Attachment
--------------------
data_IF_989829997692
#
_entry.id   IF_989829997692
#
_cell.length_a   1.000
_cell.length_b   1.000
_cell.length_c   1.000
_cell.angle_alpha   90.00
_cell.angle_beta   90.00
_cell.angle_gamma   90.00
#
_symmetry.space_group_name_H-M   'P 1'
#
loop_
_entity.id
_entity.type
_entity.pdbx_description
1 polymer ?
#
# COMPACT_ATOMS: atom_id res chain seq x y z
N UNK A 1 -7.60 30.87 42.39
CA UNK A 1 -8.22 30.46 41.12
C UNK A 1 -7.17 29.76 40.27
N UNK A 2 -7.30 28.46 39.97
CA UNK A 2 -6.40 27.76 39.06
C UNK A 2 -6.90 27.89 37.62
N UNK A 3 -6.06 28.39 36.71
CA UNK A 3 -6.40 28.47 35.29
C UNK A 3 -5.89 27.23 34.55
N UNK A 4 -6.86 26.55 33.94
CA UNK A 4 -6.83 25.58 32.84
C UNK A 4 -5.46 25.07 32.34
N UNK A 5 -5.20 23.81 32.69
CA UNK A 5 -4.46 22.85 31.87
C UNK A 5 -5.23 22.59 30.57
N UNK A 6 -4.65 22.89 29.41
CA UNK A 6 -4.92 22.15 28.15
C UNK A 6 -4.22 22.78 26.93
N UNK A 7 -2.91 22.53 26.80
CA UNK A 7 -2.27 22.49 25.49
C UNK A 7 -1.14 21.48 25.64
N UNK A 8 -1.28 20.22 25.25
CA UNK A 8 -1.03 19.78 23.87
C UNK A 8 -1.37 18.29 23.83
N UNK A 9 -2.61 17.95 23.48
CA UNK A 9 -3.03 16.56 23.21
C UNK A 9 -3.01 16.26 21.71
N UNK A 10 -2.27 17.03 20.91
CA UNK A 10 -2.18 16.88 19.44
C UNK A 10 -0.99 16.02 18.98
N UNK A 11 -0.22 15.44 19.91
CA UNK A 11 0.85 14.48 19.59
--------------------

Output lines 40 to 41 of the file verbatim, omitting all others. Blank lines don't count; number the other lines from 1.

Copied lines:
CA UNK A 7 -2.27 22.49 25.49
C UNK A 7 -1.14 21.48 25.64